“Afraid of the dark?” he asked. She wrinkled her nose, ignoring him. “Look,” he said, taking control, “it’s going to take longer than this light will last to get where we’re going. We’re going to have to rough it I’m afraid.”
Dylan made a face. She had no experience of camping, but was fairly sure that any activity which involved sleeping outdoors with no access to a kitchen, bathroom or warm bed was not for her.
“We haven’t got a tent. Or sleeping bags. Or any food,” she complained. “Maybe we should head back to the tunnel and see if anybody’s there looking for us.”
He rolled his eyes, arrogant and patronising again. “It’s way too late to do that! We’d end up wandering around in the pitch black. I know a sheltered spot. We’ll survive. You’ve been through worse today,” he added.
Oddly, Dylan hadn’t thought much about the train crash. Once she’d got out of the tunnel, Tristan had assumed control so thoroughly that she had simply followed his lead. Added to that, it had all been over so fast that she wasn’t really sure what had actually happened.
“See that?” he asked, pulling Dylan from her thoughts and pointing to a ruined cottage about half a mile away, nestled in a narrow valley at the bottom of the hill. It looked long abandoned, with a tumbledown stone wall outlining the boundary. The roof had several large holes in it, the door and windows were long gone and it seemed as if another ten years might finish off the crumbling walls. She nodded mutely, and he continued. “That’ll keep the cold and wind out a bit.”
Dylan was unconvinced. “You want us to stay
tonight? Look at it! It’s falling apart. I mean, it’s only got half a roof! We’ll freeze!”
“No, we won’t.” Tristan’s voice dripped with scorn. “It’s barely raining at all. It’ll probably stop soon, and it’s much more sheltered down there.”
“I am not staying there.” Dylan was resolute. She could not imagine anything less comfortable than spending the night in a damp, cold, ramshackle hovel.
“Yes, you are. Unless you want to keep going by yourself. It’ll be dark soon. Good luck.” The words were spoken coldly, and Dylan was in no doubt that he meant them. What could she do?
Close up, the cottage did not look any more attractive. The garden had attempted to reassert itself as wilderness, and they had to fight their way through thistles, brambles and tufts of thick grass just to get through the front door. Once they were inside, things improved slightly. Even without the windows or door, the wind was cut considerably, and the roof at one end was almost completely intact. Even if it rained during the night, they had a reasonable chance of staying dry. The place looked like it had been ransacked, though. The previous owner had left various possessions and a few rickety bits of furniture, but almost everything was broken and strewn carelessly across the floor.
Tristan led the way in, righting a table and chair, and upturning a bucket for him to sit on. He gestured to Dylan that she should take the chair. She sat gingerly, thinking it might collapse under her weight. It held firm, but she couldn’t relax. Without the howling wind there was a very awkward silence. Added to that, now she no longer had the walk across perilous terrain to keep her occupied. There was nothing to do but sit and try not to stare at Tristan. She felt incredibly ill at ease, trapped inside the cottage with a virtual stranger. On the other hand, the day’s trauma was beginning to sink in, and she was desperate to talk about what had happened. She eyed Tristan, wondering how to break the silence.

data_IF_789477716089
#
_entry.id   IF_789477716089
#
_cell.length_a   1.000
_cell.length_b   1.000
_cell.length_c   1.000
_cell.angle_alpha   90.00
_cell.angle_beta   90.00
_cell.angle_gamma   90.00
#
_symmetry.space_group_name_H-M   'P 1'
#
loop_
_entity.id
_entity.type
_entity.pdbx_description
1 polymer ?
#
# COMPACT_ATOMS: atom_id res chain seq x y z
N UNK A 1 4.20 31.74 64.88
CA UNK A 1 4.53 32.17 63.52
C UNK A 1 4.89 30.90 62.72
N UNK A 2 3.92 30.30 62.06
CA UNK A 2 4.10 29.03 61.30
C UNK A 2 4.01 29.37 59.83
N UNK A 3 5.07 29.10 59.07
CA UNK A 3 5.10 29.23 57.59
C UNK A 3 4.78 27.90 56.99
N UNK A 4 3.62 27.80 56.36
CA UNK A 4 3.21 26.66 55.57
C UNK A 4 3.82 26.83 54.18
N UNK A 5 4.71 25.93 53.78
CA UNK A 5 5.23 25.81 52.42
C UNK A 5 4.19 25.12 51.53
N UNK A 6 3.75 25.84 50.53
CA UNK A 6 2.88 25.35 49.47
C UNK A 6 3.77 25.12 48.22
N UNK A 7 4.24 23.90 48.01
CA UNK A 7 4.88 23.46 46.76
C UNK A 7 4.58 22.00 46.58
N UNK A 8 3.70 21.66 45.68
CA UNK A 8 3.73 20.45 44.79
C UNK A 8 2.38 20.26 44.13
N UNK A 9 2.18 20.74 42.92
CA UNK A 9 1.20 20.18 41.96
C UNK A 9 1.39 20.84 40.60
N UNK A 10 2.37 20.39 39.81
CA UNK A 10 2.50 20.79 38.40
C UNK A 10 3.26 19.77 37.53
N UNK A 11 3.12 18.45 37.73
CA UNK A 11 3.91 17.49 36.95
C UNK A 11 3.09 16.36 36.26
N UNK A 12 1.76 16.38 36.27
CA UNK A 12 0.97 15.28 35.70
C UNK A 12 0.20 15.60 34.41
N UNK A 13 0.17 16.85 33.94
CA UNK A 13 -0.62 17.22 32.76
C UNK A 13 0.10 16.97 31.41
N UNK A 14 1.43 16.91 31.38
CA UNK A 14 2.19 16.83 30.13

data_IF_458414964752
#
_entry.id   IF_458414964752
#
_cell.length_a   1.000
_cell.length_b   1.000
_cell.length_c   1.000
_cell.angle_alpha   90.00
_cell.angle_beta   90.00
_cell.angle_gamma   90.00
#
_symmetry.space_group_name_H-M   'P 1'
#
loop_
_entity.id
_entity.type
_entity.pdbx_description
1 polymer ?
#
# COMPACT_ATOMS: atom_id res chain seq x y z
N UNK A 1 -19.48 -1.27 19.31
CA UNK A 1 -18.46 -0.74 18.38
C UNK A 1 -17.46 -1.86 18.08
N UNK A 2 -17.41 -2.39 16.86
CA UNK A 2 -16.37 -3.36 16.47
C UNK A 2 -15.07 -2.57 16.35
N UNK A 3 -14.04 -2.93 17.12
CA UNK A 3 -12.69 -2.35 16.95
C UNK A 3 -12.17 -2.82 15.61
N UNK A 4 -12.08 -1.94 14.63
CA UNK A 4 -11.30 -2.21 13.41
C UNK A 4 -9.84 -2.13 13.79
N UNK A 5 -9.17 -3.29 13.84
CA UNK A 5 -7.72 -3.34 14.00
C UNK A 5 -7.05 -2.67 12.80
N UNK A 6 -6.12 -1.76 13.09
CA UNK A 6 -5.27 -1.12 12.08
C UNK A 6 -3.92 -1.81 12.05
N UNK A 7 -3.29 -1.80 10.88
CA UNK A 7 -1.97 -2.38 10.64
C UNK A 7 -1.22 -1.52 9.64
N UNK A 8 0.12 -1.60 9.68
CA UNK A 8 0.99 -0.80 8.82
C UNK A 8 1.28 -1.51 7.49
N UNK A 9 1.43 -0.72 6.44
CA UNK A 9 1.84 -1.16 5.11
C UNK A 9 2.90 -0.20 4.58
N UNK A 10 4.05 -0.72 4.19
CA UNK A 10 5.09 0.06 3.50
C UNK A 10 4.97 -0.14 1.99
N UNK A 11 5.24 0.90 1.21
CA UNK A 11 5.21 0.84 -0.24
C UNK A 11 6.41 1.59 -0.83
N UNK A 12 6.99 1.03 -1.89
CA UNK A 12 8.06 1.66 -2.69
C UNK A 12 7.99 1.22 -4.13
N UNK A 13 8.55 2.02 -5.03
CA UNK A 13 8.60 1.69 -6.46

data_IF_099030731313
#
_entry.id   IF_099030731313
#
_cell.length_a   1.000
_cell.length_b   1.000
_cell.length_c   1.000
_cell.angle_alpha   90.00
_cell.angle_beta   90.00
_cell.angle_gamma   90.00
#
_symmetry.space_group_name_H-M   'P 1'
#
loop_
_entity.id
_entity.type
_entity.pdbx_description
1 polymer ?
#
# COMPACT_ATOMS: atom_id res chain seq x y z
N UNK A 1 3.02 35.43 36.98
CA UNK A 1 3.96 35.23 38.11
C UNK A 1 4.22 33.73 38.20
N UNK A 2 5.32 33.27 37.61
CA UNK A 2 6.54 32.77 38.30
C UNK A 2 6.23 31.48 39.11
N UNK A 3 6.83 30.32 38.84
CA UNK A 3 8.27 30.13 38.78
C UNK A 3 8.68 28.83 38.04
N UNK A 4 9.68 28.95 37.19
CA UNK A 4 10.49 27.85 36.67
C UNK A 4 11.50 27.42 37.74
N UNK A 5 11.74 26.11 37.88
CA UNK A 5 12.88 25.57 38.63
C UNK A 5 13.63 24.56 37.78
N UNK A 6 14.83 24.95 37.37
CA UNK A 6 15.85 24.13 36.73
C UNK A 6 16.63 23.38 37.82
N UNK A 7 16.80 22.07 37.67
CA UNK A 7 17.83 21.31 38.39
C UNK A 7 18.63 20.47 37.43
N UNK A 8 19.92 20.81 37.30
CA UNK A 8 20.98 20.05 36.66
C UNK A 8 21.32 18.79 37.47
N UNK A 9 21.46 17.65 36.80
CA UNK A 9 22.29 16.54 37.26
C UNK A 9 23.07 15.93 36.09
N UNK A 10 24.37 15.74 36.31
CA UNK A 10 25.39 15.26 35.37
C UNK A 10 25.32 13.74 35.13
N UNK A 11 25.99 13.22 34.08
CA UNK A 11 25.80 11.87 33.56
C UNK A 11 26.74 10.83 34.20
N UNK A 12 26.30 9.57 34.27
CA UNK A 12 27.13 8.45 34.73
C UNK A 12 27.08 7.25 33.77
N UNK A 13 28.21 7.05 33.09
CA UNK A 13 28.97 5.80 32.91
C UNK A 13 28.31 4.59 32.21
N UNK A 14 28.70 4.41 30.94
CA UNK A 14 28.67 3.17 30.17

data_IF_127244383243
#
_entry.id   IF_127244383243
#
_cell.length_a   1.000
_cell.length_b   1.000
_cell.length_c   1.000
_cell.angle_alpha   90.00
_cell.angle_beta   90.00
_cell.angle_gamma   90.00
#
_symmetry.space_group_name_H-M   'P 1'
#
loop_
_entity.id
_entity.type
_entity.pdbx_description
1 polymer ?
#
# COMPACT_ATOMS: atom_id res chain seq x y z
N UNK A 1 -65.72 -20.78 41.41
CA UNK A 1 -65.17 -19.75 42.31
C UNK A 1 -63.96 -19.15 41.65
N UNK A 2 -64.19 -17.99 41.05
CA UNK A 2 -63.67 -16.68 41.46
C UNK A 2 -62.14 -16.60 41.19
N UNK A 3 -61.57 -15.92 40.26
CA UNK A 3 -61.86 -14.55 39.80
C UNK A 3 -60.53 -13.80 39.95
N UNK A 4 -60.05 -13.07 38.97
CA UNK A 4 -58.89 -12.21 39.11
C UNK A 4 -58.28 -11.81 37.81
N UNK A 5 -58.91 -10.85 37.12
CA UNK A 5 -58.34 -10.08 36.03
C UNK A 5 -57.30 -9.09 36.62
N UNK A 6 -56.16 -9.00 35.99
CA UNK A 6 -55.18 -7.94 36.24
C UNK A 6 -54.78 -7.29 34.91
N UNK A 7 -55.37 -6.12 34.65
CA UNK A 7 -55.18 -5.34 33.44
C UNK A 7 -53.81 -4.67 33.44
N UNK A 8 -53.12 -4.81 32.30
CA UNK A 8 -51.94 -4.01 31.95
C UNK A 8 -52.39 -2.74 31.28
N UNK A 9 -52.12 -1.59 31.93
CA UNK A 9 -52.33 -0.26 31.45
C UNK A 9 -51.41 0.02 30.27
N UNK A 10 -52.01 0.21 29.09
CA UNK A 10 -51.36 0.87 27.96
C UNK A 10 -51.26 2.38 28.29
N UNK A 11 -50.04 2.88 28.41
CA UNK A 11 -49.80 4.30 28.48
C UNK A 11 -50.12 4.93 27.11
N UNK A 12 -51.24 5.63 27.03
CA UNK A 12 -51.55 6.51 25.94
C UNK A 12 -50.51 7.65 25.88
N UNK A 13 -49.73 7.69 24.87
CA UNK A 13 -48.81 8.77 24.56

“What do you think happened? With the train, I mean.”
“I don’t know. Just crashed, I suppose. Maybe the tunnel caved in or something.” He shrugged his shoulders and stared at a spot over her head. Everything about his body language told her that he didn’t want to talk about it, but Dylan wasn’t going to give up that easily.
“But what happened to everyone else? We can’t have been the only survivors. What happened in your carriage?” Her eyes burned with curiosity.
He shrugged again, standoffish and disinterested. “Same as yours I suppose.” His eyes flitted away and Dylan could see he was uncomfortable. How could he not want to talk about this? She couldn’t understand it.
“Why were you there?” He looked up sharply at that, startled, and Dylan quickly elaborated. “What I mean is, where were you going on the train? To visit someone?” Suddenly she wished she hadn’t asked. Something had flashed in his eyes that she didn’t like, a defensiveness.
“I was visiting,” he said. “My aunt lives up there.” His tone was final, shutting down the conversation.
Dylan drummed her fingers on the tabletop as she considered him. Visiting an aunt seemed innocent enough, but she wondered if it was something more sinister. Why else would he be so mysterious, so shifty? Was she isolated in the middle of nowhere with some sort of criminal? Or was she just being silly – paranoid after the shock of the day?
“What will we do for food?” she asked, more to change the subject than anything else, because his aloofness was unnerving.
“Are you hungry?” He sounded a bit taken aback.
Dylan thought about it and found, to her surprise, that the answer was no. She had last eaten after school on the way to the train station. A hurried hamburger from a greasy café choked down with a warm Diet Coke. That had been hours ago. Although skinny, she ate like a horse. Joan always joked that she’d wake up one day and be twenty stone. Normally she would have expected to be ravenous. Maybe loss of appetite was a symptom of shock.
“At the very least we’ll need some water,” she said, although even as the words came out she realised that she wasn’t thirsty either.
“Well, there’s a stream out back,” he answered, humour in his voice. “Can’t say how clean it’ll be, though.”
Dylan thought about drinking from the mucky stream. The water probably had mud and bugs in it; it wasn’t an appealing suggestion. Besides, she thought, if I drink the water I’ll need to use the bathroom, and there doesn’t seem to be one. The clouds were bringing the night unusually quickly, and the idea of going out alone in the dark to find a suitable spot was not one she wanted to think about. There were nettles and thistles to consider, plus she would be too scared to go very far, so she would have to worry about staying within earshot. It would all just be too embarrassing.
He seemed to read the thoughts in her eyes. Although he turned his face away to stare through the window into the evening, Dylan could see the telltale lifting of his cheek. He was laughing at her. She narrowed her eyes and glowered in the other direction, out of the hole where the back window had once been. She could see next to nothing, just the outline of hills in the distance. The onset of night was making her nervous.
“Do you think we’re safe here?” she asked.
He turned back to look at her, his expression unreadable. “Don’t worry,” he said quietly, “there’s nothing out here.” The sense of isolation in his words was as chilling as the thought of unknown things scurrying about in the dark, and Dylan shivered involuntarily.